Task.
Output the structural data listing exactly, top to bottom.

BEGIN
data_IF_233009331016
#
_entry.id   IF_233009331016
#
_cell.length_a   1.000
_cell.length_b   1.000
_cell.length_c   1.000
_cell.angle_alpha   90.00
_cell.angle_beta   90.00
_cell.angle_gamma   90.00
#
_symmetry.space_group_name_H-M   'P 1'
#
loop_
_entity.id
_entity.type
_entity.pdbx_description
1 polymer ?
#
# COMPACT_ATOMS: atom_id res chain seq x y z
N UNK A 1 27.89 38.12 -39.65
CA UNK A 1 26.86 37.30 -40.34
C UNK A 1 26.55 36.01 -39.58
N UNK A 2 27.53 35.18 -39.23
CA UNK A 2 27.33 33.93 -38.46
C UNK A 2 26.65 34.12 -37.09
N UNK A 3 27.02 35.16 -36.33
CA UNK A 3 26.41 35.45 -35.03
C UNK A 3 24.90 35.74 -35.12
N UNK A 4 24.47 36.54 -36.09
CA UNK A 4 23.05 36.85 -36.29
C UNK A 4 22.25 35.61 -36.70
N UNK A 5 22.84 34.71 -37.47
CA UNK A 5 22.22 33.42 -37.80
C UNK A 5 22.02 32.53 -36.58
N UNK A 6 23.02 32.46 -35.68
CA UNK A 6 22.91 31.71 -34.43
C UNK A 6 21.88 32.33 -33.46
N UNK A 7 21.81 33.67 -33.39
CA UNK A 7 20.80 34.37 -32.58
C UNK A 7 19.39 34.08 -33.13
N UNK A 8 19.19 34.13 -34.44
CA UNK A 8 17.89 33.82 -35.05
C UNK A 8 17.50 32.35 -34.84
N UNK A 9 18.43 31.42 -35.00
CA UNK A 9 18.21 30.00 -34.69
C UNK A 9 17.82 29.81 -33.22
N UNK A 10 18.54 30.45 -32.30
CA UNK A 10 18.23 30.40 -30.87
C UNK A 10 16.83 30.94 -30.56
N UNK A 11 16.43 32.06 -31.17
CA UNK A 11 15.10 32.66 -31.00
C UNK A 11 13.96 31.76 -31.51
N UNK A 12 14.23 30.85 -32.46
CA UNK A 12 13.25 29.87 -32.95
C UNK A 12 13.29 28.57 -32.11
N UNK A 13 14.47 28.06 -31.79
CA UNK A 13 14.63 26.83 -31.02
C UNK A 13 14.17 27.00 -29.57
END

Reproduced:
data_IF_233009331016
#
_entry.id   IF_233009331016
#
_cell.length_a   1.000
_cell.length_b   1.000
_cell.length_c   1.000
_cell.angle_alpha   90.00
_cell.angle_beta   90.00
_cell.angle_gamma   90.00
#
_symmetry.space_group_name_H-M   'P 1'
#
loop_
_entity.id
_entity.type
_entity.pdbx_description
1 polymer ?
#
# COMPACT_ATOMS: atom_id res chain seq x y z
N UNK A 1 27.89 38.12 -39.65
CA UNK A 1 26.86 37.30 -40.34
C UNK A 1 26.55 36.01 -39.58
N UNK A 2 27.53 35.18 -39.23
CA UNK A 2 27.33 33.93 -38.46
C UNK A 2 26.65 34.12 -37.09
N UNK A 3 27.02 35.16 -36.33
CA UNK A 3 26.41 35.45 -35.03
C UNK A 3 24.90 35.74 -35.12
N UNK A 4 24.47 36.54 -36.09
CA UNK A 4 23.05 36.85 -36.29
C UNK A 4 22.25 35.61 -36.70
N UNK A 5 22.84 34.71 -37.47
CA UNK A 5 22.22 33.42 -37.80
C UNK A 5 22.02 32.53 -36.58
N UNK A 6 23.02 32.46 -35.68
CA UNK A 6 22.91 31.71 -34.43
C UNK A 6 21.88 32.33 -33.46
N UNK A 7 21.81 33.67 -33.39
CA UNK A 7 20.80 34.37 -32.58
C UNK A 7 19.39 34.08 -33.13
N UNK A 8 19.19 34.13 -34.44
CA UNK A 8 17.89 33.82 -35.05
C UNK A 8 17.50 32.35 -34.84
N UNK A 9 18.43 31.42 -35.00
CA UNK A 9 18.21 30.00 -34.69
C UNK A 9 17.82 29.81 -33.22
N UNK A 10 18.54 30.45 -32.30
CA UNK A 10 18.23 30.40 -30.87
C UNK A 10 16.83 30.94 -30.56
N UNK A 11 16.43 32.06 -31.17
CA UNK A 11 15.10 32.66 -31.00
C UNK A 11 13.96 31.76 -31.51
N UNK A 12 14.23 30.85 -32.46
CA UNK A 12 13.25 29.87 -32.95
C UNK A 12 13.29 28.57 -32.11
N UNK A 13 14.47 28.06 -31.79
CA UNK A 13 14.63 26.83 -31.02
C UNK A 13 14.17 27.00 -29.57